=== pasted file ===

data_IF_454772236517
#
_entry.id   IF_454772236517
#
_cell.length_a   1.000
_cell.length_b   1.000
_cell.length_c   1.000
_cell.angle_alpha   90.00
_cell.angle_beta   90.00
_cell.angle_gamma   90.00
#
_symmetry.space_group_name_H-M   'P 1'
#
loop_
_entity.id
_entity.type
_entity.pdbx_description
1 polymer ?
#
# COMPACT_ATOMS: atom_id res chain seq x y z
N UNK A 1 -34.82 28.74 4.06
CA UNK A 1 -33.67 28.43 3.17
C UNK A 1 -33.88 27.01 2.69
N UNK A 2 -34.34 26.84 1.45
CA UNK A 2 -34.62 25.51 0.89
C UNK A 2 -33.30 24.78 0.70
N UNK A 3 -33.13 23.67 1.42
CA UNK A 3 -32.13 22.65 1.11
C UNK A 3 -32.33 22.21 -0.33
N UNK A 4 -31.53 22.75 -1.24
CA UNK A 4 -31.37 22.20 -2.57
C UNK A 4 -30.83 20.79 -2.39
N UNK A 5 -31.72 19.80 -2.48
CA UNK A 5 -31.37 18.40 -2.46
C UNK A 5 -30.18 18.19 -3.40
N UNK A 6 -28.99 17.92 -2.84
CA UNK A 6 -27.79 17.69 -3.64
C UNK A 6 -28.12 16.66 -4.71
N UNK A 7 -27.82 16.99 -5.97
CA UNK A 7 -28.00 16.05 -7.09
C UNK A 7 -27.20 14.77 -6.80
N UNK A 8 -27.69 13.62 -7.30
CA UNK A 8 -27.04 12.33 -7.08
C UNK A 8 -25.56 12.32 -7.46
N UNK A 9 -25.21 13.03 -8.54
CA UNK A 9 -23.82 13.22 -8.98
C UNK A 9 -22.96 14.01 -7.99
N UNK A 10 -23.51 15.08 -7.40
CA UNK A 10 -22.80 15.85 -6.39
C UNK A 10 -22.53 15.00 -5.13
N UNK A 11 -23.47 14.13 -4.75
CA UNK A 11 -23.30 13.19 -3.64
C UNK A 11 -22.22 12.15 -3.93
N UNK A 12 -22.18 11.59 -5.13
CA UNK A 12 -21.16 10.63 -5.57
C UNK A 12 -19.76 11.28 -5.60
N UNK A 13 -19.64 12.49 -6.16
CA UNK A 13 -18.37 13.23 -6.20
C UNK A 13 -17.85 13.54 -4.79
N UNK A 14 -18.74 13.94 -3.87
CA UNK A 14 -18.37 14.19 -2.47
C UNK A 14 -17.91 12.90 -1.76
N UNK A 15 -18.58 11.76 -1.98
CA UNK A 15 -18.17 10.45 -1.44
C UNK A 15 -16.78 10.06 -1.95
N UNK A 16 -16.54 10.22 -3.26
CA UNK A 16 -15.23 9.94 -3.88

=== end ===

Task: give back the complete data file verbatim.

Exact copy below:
data_IF_454772236517
#
_entry.id   IF_454772236517
#
_cell.length_a   1.000
_cell.length_b   1.000
_cell.length_c   1.000
_cell.angle_alpha   90.00
_cell.angle_beta   90.00
_cell.angle_gamma   90.00
#
_symmetry.space_group_name_H-M   'P 1'
#
loop_
_entity.id
_entity.type
_entity.pdbx_description
1 polymer ?
#
# COMPACT_ATOMS: atom_id res chain seq x y z
N UNK A 1 -34.82 28.74 4.06
CA UNK A 1 -33.67 28.43 3.17
C UNK A 1 -33.88 27.01 2.69
N UNK A 2 -34.34 26.84 1.45
CA UNK A 2 -34.62 25.51 0.89
C UNK A 2 -33.30 24.78 0.70
N UNK A 3 -33.13 23.67 1.42
CA UNK A 3 -32.13 22.65 1.11
C UNK A 3 -32.33 22.21 -0.33
N UNK A 4 -31.53 22.75 -1.24
CA UNK A 4 -31.37 22.20 -2.57
C UNK A 4 -30.83 20.79 -2.39
N UNK A 5 -31.72 19.80 -2.48
CA UNK A 5 -31.37 18.40 -2.46
C UNK A 5 -30.18 18.19 -3.40
N UNK A 6 -28.99 17.92 -2.84
CA UNK A 6 -27.79 17.69 -3.64
C UNK A 6 -28.12 16.66 -4.71
N UNK A 7 -27.82 16.99 -5.97
CA UNK A 7 -28.00 16.05 -7.09
C UNK A 7 -27.20 14.77 -6.80
N UNK A 8 -27.69 13.62 -7.30
CA UNK A 8 -27.04 12.33 -7.08
C UNK A 8 -25.56 12.32 -7.46
N UNK A 9 -25.21 13.03 -8.54
CA UNK A 9 -23.82 13.22 -8.98
C UNK A 9 -22.96 14.01 -7.99
N UNK A 10 -23.51 15.08 -7.40
CA UNK A 10 -22.80 15.85 -6.39
C UNK A 10 -22.53 15.00 -5.13
N UNK A 11 -23.47 14.13 -4.75
CA UNK A 11 -23.30 13.19 -3.64
C UNK A 11 -22.22 12.15 -3.93
N UNK A 12 -22.18 11.59 -5.13
CA UNK A 12 -21.16 10.63 -5.57
C UNK A 12 -19.76 11.28 -5.60
N UNK A 13 -19.64 12.49 -6.16
CA UNK A 13 -18.37 13.23 -6.20
C UNK A 13 -17.85 13.54 -4.79
N UNK A 14 -18.74 13.94 -3.87
CA UNK A 14 -18.37 14.19 -2.47
C UNK A 14 -17.91 12.90 -1.76
N UNK A 15 -18.58 11.76 -1.98
CA UNK A 15 -18.17 10.45 -1.44
C UNK A 15 -16.78 10.06 -1.95
N UNK A 16 -16.54 10.22 -3.26
CA UNK A 16 -15.23 9.94 -3.88